Is it any wonder that the acquisition of more stuff fills me with trepidation?
So I try to romanticise the stuff nobody wants any more. I may not be able to afford the exclusive experience, the vintage wine, the rare cigar. But I can pick up the furniture at the dump that has been through a lifetime of use already. Nobody else in the world is going to have that. I can spend hours in the musty basement of the used bookshop, sniffing the pages of books nobody is going to buy in these precious years before the shops shut down and disappear entirely. I feel compelled to save these anachronisms, because I hate to see them discarded and turned into toxic waste. Instead, they can be just mine.
It's an easy and affordable way to feel unique, at least, this embracing of discarded artifacts. For those of us who can't afford to play the consumer game as it's been laid out, those who don't have the cash or ready credit to accessorise their iPads with patent leather accessories from Kate Spade, or to keep up with H&M clothing stores' 26 annual fashion seasons. IKEA gives us thousands of ways to customise our living rooms in their 200 page catalogue, but if we have the patience to sift through the garbage, we can put together a space nobody else in the world has, for free.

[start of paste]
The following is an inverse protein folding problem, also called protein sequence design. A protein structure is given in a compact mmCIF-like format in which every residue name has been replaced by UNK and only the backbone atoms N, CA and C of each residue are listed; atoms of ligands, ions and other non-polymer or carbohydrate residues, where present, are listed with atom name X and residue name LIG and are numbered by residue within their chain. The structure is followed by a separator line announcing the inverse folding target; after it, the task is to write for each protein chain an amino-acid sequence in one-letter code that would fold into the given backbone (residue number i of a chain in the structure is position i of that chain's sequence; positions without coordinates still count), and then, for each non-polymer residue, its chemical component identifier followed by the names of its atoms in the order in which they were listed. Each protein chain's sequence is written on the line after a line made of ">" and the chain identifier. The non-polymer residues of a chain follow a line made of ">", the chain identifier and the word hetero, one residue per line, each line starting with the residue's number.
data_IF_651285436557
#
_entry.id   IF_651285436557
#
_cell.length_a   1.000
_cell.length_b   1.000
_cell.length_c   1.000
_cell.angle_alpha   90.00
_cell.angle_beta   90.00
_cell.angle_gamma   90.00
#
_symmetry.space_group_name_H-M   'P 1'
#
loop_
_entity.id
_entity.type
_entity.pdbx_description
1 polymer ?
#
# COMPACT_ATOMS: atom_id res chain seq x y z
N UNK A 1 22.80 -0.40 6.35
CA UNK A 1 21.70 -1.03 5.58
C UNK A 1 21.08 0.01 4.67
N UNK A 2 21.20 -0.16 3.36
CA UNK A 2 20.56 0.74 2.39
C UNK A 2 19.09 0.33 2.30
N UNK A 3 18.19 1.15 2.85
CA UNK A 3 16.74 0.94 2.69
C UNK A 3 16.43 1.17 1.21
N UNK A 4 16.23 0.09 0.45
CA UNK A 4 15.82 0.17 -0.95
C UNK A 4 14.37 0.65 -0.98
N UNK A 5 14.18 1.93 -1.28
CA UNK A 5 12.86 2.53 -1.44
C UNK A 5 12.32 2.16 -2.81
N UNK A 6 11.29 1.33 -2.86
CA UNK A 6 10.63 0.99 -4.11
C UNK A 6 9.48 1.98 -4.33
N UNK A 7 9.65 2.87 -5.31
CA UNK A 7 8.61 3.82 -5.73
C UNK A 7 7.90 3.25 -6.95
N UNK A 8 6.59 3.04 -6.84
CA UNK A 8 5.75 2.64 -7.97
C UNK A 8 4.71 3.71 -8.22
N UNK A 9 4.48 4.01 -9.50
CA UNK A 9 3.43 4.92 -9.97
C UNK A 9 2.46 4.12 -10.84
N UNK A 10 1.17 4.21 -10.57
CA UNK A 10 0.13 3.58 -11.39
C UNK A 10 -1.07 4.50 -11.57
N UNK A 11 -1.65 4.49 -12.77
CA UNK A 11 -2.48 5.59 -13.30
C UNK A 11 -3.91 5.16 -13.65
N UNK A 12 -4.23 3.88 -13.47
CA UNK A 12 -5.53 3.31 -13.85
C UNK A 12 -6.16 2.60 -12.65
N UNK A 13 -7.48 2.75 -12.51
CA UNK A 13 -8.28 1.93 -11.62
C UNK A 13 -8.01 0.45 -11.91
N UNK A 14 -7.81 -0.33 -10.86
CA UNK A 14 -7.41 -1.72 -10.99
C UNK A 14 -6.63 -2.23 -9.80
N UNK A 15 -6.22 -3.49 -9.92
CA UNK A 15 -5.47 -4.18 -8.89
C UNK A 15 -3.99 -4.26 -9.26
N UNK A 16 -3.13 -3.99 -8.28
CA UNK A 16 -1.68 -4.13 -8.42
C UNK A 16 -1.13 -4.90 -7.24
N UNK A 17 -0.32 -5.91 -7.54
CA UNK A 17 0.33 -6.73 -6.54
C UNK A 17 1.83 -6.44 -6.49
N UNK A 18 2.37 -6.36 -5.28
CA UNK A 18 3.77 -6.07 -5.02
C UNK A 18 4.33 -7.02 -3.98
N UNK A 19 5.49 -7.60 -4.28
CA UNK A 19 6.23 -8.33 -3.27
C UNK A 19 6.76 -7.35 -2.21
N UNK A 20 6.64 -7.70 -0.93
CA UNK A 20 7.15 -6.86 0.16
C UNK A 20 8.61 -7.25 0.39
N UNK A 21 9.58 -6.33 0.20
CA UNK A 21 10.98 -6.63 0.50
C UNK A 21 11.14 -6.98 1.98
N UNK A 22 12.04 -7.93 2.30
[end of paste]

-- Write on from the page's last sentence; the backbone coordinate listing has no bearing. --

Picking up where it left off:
Perhaps it's because I have no children. Maybe I'm turning into one of those neurotic middle aged men who assign importance to all the wrong things, worried more about the location of their misplaced walking stick than the performance of their retirement portfolio.
But I'm not the only one who is this way. I wrote last week about a co-worker who loves typewriters as I do. (She, likewise, has no desire for children, but loves dogs.) Even more recently I was speaking with another co-worker, a young man who may not be old enough to drink, but who has always impressed me with his thoughtful dress sense, the manner with which he tips his antiquated hats, and the care he takes in hand-rolling his cigarettes.
Despite these cues, it still surprised me to learn that he owns his own antique store already. It was given to him by his grandfather. "It's closed for the season," he told me, "and that's why I'm doing this for the winter."
I asked him, of course, if he had any old typewriters in his inventory. He assured me yes, a Royal, at least, and a Hermes Rocket with the original case and instruction manual. A Selectric I as well, which he knowledgeably described as "the famous electric typewriter from IBM with the ball." I was tempted by the Hermes, of course, and told him so, but cautioned that I collect antique typewriters and have too many already.
"I know what you mean," he said, "I collect them too."
The fact that this strange affectation has struck three individuals in the same workplace must point more to some great yearning in the human spirit than to coincidence. We long for the simple, established, and effective, even as the marketplace tells us why we need the new, the novel, the upgraded. (The marketplace tells us this because it needs to, not because it wants us to be happy or healthy.)
Three employees in the building is not many, perhaps, but it's more than I would expect, and it shows there may be even more unexpected anachronisms among us.